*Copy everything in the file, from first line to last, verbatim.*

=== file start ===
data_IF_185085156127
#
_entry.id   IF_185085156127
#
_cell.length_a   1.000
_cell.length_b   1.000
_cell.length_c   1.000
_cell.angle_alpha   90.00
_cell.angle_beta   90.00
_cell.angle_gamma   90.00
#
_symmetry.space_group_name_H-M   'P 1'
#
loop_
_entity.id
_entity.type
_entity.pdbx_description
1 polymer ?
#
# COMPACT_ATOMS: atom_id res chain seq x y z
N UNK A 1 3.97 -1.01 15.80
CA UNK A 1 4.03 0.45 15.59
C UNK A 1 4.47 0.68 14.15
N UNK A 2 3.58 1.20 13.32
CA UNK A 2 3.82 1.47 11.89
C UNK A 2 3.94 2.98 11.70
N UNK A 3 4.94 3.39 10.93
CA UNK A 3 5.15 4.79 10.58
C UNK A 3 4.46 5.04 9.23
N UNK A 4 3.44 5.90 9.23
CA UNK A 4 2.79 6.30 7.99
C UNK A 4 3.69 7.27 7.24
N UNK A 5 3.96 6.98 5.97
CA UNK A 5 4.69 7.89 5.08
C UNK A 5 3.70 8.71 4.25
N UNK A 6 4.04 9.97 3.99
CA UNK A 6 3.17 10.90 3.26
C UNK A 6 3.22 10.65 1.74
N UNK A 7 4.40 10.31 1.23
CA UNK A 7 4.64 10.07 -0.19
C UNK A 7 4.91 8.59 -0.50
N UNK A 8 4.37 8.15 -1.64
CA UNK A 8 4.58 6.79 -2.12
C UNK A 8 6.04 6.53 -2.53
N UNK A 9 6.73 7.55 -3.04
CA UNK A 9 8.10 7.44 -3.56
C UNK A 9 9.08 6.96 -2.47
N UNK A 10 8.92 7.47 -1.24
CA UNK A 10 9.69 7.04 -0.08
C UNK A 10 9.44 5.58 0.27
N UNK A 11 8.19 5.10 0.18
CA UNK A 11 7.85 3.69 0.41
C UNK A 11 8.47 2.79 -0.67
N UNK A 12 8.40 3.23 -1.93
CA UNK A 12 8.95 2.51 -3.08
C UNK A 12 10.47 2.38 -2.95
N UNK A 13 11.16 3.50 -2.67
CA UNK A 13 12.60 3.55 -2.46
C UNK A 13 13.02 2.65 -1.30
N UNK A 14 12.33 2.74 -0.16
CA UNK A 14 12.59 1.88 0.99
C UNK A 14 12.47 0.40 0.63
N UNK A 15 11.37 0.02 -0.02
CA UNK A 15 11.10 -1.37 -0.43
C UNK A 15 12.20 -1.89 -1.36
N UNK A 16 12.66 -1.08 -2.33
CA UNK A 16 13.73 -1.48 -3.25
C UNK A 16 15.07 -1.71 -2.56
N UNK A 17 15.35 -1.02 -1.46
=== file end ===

data_IF_185085156127
#
_entry.id   IF_185085156127
#
_cell.length_a   1.000
_cell.length_b   1.000
_cell.length_c   1.000
_cell.angle_alpha   90.00
_cell.angle_beta   90.00
_cell.angle_gamma   90.00
#
_symmetry.space_group_name_H-M   'P 1'
#
loop_
_entity.id
_entity.type
_entity.pdbx_description
1 polymer ?
#
# COMPACT_ATOMS: atom_id res chain seq x y z
N UNK A 1 3.97 -1.01 15.80
CA UNK A 1 4.03 0.45 15.59
C UNK A 1 4.47 0.68 14.15
N UNK A 2 3.58 1.20 13.32
CA UNK A 2 3.82 1.47 11.89
C UNK A 2 3.94 2.98 11.70
N UNK A 3 4.94 3.39 10.93
CA UNK A 3 5.15 4.79 10.58
C UNK A 3 4.46 5.04 9.23
N UNK A 4 3.44 5.90 9.23
CA UNK A 4 2.79 6.30 7.99
C UNK A 4 3.69 7.27 7.24
N UNK A 5 3.96 6.98 5.97
CA UNK A 5 4.69 7.89 5.08
C UNK A 5 3.70 8.71 4.25
N UNK A 6 4.04 9.97 3.99
CA UNK A 6 3.17 10.90 3.26
C UNK A 6 3.22 10.65 1.74
N UNK A 7 4.40 10.31 1.23
CA UNK A 7 4.64 10.07 -0.19
C UNK A 7 4.91 8.59 -0.50
N UNK A 8 4.37 8.15 -1.64
CA UNK A 8 4.58 6.79 -2.12
C UNK A 8 6.04 6.53 -2.53
N UNK A 9 6.73 7.55 -3.04
CA UNK A 9 8.10 7.44 -3.56
C UNK A 9 9.08 6.96 -2.47
N UNK A 10 8.92 7.47 -1.24
CA UNK A 10 9.69 7.04 -0.08
C UNK A 10 9.44 5.58 0.27
N UNK A 11 8.19 5.10 0.18
CA UNK A 11 7.85 3.69 0.41
C UNK A 11 8.47 2.79 -0.67
N UNK A 12 8.40 3.23 -1.93
CA UNK A 12 8.95 2.51 -3.08
C UNK A 12 10.47 2.38 -2.95
N UNK A 13 11.16 3.50 -2.67
CA UNK A 13 12.60 3.55 -2.46
C UNK A 13 13.02 2.65 -1.30
N UNK A 14 12.33 2.74 -0.16
CA UNK A 14 12.59 1.88 0.99
C UNK A 14 12.47 0.40 0.63
N UNK A 15 11.37 0.02 -0.02
CA UNK A 15 11.10 -1.37 -0.43
C UNK A 15 12.20 -1.89 -1.36
N UNK A 16 12.66 -1.08 -2.33
CA UNK A 16 13.73 -1.48 -3.25
C UNK A 16 15.07 -1.71 -2.56
N UNK A 17 15.35 -1.02 -1.46